Quick Sharp Pains

Sometimes I get quick sharp pains that shoot from my side or underarm into/near my breast area. What is that and is it a symptom of something more serious?

Anytime we have a pain that we can’t explain, it causes us to be nervous naturally, but pain can have many different meanings. Sometimes a muscle has been overworked, a nerve stretched or too much of a good meal that causes “gas trapping. These symptoms are isolated, occasional, and go away quickly with rest, over-the-counter medications or time. They are most likely not serious.

Muscles can be easily injured by over-exercising, or overdoing activities we consider part of our daily routine like lifting small children, going up and down stairs, carrying heavy groceries, rearranging furniture, lengthy housework, or moving that involves heavy packing/lifting.

Of course, anytime we have any problems associated with the breast or the breast area, we think of breast cancer, but it rarely presents with pain. However, if there are concerns, have a breast exam by your health provider. Breast cancer occurs usually in an older age group and may have other associated symptoms including a palpable breast mass (especially with retraction of the skin over the mass) and nipple discharge. But not necessarily.

If there are other symptoms associated with your pain, this may point to more serious problems and the possible need for a medical evaluation. This investigation may involve the muscles, heart, digestive system, respiratory system or breast.

Listed below are some common symptoms associated with these areas that may need a medical evaluation, especially if they have not responded to 1-2 days of over the counter medications.

Muscles: Local or generalized aches, pains, weakness, tiredness, soreness, back/leg discomfort.

Heart: Heavy chest pain, along with left sided jaw, arm back, or neck pain, shortness of breath and/or profuse sweating and rapid/irregular heart rate.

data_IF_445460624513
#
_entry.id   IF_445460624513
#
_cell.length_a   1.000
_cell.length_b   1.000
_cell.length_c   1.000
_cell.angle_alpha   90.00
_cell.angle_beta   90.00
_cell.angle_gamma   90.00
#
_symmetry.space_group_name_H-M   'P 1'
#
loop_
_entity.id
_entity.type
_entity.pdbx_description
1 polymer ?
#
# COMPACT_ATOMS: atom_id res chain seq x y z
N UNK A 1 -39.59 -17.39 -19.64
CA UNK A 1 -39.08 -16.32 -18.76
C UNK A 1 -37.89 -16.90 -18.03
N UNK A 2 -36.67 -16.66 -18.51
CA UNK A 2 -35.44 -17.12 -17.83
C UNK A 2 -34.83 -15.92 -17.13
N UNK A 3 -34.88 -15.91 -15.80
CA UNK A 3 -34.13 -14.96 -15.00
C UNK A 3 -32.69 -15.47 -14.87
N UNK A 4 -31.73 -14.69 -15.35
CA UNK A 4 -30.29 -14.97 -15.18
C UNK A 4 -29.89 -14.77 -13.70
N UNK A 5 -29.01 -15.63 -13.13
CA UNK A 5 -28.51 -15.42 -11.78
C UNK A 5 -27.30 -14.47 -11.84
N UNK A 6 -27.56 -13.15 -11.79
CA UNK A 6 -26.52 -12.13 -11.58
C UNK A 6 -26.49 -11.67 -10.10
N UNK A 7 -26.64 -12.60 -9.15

Especially in an older person or anyone with a history of heart disease, you may need to go to the emergency room to rule out a heart attack or heart-related condition.

Gastrointestinal/Digestive System: Nausea, vomiting, constipation/diarrhea, stomach cramps, weight loss; symptoms may be related to eating, especially fried or spicy foods and heavy meals.

Respiratory System: Fever, chills, shortness of breath, breathing difficulty, coughs especially with productive flim or wheezing.

Other medical conditions include:

Fibrocystic Breast Disease: In this condition, pain in the breast is usually cyclic and related to our menstrual cycle. It can be sharp, shooting or generalized tenderness. This is because of changes in the tissues of the breast as we make our female hormones (estrogen) and not really a disease state. Breast may feel dense, irregular or lumpy. Avoiding caffine products (caffinated coffee/tea, sodas and chocholates), restricting dietary fat to approximately 25% and wearing a well-fitting bra for effective breast support may help.

Precordial Catch Syndrome: This is a sudden, piercing pain in your chest, usually under your rib on the left side or the left nipple. You try not to breathe because it is painful, but eventually you take a deep breath. It feels then like something is going to “burst”, and when it does, the pain is gone. This last 30 seconds to a minute. The cause is unknown.

Anxiety/Stress: Chest pains that can be sharp or dull, and extend into the neck, shoulders and stomach, may be symptoms related to stress and/or anxiety. The pains may come and go or sometimes just feel like “twinges”. Other symptoms can include clamminess, dizziness and feeling your heart racing. Relaxation techniques like massages, whirlpool/Jacuzzi, quiet walks, meditation, breathing techniques, reading a good book, and down time for you may relieve these symptoms.

GERD/Acid reflux: Gastroesophageal reflux disease, or GERD, happens when stomach contents leak back into the lower esophagus (food tube), because the valve connecting these two areas does not close properly. This food content from the stomach is acidy and causes a “burning sensation”. You may have heartburn or taste food that has returned to the back of your mouth. Some people complain of a dry cough, bad breath, and hoarseness in the morning, or trouble swallowing. Avoid fatty/spicy/fried foods, caffeine (caffeinated coffee/tea and chocolates), mint flavoring, citrus fruits, tomatoes-based foods, alcohol and smoking. Also avoid food 2-3 hours before bedtime.

Costalchondritis: Irritation or inflammation of the cartilage that cushions the area between your ribs and sternum. Pain in the chest area comes on suddenly. This can come from straining the chest muscles like shoveling snow, lifting heavy packages or hacking/ persistent cough.

The symptoms you describe seem to be related to stress, muscle or “gas trapping”, especially if they are occasional and go away with no treatment or minimal medications. However, if you have other symptoms or are concerned, see your health provider.